More than 200,000 Brits in Spain haven't exchanged residency documents

The Local Spain
The Local Spain - [email protected]
More than 200,000 Brits in Spain haven't exchanged residency documents
Ninety-nine percent of Brits with an old EU green certificate who applied for a TIE have successfully obtained it without any issue. (Photo by Olivier HOSLET / POOL / AFP)

A new study by Spain's Immigration Observatory has revealed that more than half of UK nationals living in Spain are yet to exchange their EU green residency documents for Withdrawal Agreement TIEs following Brexit.


A new study by Spain's immigration observatory has revealed just how many Brits are yet to exchange their residency documents following Brexit.

The figures from July 2020 to June 2023 show that 159,604 UK nationals successfully exchanged their old residency documents for a TIE, the card that enshrines their residency rights as part of the Brexit Withdrawal Agreement.

This means over half of the total number of Britons in Spain - 211,274 people to be exact - have not exchanged their old EU residency residency certificate for the TIE.

According to immigration observatory data, as of December 31st 2022 there were 412,040 Britons living in Spain.

That is 4,412 more than the previous year and represents a 1 percent rise. It also includes new UK arrivals who don't enjoy Withdrawal Agreement (WA) rights and apply like any other non-EU candidate.

Though UK nationals legally residing in Spain before the Brexit deadline are within their rights to keep their old EU green residency certificate (Certificado de Registro de Ciudadano de la Unión), both the UK and Spanish governments have for some time strongly recommended that they exchange it for the non-EU foreigner identity card, known as the TIE (Tarjeta de Identidad de Extranjero).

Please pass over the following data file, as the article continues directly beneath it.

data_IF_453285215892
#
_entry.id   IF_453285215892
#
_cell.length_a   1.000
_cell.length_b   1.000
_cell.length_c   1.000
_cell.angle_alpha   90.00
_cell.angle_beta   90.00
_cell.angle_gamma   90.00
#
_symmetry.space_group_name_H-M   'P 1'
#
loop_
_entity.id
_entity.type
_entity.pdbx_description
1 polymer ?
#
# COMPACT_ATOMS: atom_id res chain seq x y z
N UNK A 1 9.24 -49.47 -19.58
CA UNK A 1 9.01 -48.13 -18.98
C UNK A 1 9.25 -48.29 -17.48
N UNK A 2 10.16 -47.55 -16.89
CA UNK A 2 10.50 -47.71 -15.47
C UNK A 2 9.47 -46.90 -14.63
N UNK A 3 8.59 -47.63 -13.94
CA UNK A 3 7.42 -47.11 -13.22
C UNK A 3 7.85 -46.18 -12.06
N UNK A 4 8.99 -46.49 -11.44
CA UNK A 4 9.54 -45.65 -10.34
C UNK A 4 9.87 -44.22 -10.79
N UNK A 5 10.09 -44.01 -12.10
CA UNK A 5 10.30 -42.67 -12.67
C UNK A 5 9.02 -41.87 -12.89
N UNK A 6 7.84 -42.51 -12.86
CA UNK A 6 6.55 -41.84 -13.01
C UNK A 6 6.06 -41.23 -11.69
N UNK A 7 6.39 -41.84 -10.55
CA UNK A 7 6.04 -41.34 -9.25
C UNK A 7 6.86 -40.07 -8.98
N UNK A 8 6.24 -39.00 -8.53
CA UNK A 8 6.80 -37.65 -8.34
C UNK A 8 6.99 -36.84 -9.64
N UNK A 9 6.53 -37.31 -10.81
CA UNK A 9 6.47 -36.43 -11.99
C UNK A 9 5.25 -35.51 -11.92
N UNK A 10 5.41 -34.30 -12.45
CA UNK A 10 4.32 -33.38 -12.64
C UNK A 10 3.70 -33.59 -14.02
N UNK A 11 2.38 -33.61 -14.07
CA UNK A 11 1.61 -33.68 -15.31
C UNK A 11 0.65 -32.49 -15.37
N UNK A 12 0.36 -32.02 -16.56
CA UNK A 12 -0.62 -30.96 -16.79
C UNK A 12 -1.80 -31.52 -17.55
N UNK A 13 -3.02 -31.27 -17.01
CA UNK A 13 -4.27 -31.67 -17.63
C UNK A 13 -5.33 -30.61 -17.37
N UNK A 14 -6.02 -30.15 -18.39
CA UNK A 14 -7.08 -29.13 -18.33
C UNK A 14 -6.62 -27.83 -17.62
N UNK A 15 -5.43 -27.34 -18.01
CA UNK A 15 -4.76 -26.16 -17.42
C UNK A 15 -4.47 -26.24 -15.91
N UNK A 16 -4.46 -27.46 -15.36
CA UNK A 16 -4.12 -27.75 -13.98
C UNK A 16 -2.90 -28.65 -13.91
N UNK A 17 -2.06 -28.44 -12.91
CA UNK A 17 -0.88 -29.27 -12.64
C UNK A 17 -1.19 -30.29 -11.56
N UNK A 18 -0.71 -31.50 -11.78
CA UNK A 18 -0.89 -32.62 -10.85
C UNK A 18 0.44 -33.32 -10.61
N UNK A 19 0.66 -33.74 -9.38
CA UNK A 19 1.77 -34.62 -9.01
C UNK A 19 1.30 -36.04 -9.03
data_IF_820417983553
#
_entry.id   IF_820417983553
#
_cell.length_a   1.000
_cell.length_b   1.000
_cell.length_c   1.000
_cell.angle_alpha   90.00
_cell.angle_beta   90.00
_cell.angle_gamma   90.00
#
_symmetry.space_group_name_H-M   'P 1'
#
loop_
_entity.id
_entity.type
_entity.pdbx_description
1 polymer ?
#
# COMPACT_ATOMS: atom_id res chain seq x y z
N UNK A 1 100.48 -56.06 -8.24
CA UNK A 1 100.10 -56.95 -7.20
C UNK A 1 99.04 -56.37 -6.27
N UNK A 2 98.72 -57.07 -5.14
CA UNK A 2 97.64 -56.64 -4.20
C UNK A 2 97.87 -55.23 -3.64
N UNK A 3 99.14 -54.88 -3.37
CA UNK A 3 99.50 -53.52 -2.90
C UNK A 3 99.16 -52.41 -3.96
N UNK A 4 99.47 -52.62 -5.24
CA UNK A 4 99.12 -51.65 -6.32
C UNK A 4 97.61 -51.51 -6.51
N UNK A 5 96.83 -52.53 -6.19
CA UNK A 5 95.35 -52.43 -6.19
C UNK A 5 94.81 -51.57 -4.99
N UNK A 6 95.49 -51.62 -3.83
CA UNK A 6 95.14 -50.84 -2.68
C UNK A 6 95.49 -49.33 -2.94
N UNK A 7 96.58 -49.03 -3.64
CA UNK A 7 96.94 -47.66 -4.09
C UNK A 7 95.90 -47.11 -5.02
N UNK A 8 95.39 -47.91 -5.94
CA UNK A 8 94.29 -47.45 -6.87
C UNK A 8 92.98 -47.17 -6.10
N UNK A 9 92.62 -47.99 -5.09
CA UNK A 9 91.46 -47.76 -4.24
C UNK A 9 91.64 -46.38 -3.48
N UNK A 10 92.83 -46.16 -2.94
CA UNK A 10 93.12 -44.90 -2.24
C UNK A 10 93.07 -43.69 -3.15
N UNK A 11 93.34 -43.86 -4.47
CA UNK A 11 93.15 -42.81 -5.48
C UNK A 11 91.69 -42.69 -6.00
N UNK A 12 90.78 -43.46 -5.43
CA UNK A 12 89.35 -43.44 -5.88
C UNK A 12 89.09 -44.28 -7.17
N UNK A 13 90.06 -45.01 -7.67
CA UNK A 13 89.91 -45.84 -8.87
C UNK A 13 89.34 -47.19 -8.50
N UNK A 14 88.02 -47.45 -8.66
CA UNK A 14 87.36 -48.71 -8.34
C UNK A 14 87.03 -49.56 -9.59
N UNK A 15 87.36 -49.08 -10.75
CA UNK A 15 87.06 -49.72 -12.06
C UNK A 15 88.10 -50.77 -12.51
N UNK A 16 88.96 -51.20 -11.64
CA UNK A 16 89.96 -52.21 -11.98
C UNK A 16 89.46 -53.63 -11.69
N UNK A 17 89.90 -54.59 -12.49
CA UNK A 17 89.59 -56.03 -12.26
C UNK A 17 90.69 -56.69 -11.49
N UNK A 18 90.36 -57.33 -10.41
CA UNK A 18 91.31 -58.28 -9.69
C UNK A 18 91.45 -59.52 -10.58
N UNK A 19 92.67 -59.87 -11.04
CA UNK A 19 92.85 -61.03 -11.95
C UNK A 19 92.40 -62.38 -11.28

READ ALSO: BREXIT: How Brits in Spain can exchange a green residency document for a TIE

This card states Acuerdo Retirada UE (EU Withdrawal Agreement) and grants UK nationals who can prove they were in Spain before Brexit the same residency rights they had prior to the UK's exit from the EU.

Only one percent of UK nationals with an EU certificado de registro who have applied to exchange it for a TIE have either had their application filed or rejected, 828 people in total. 

Fifteen percent of UK nationals in Spain who were not in possession of a green certificate but applied for a Withdrawal Agreement TIE have had their application archived or denied, 8,924 in total. However, 49,184 (85 percent) of these applicants have successfully obtained their WA TIE.

In their case, showing proof that they lived in Spain prior to the Brexit deadline has included showing payroll slips, social security registration, rental contracts and padrón town hall registration. 


Slow down in applications

Interestingly, the data also shows that after an initial surge in exchanges in the second half of 2020 when the WA TIE first became available to UK nationals, the number of Brits turning in their old residency certificates to get TIE cards has slowed down significantly since then.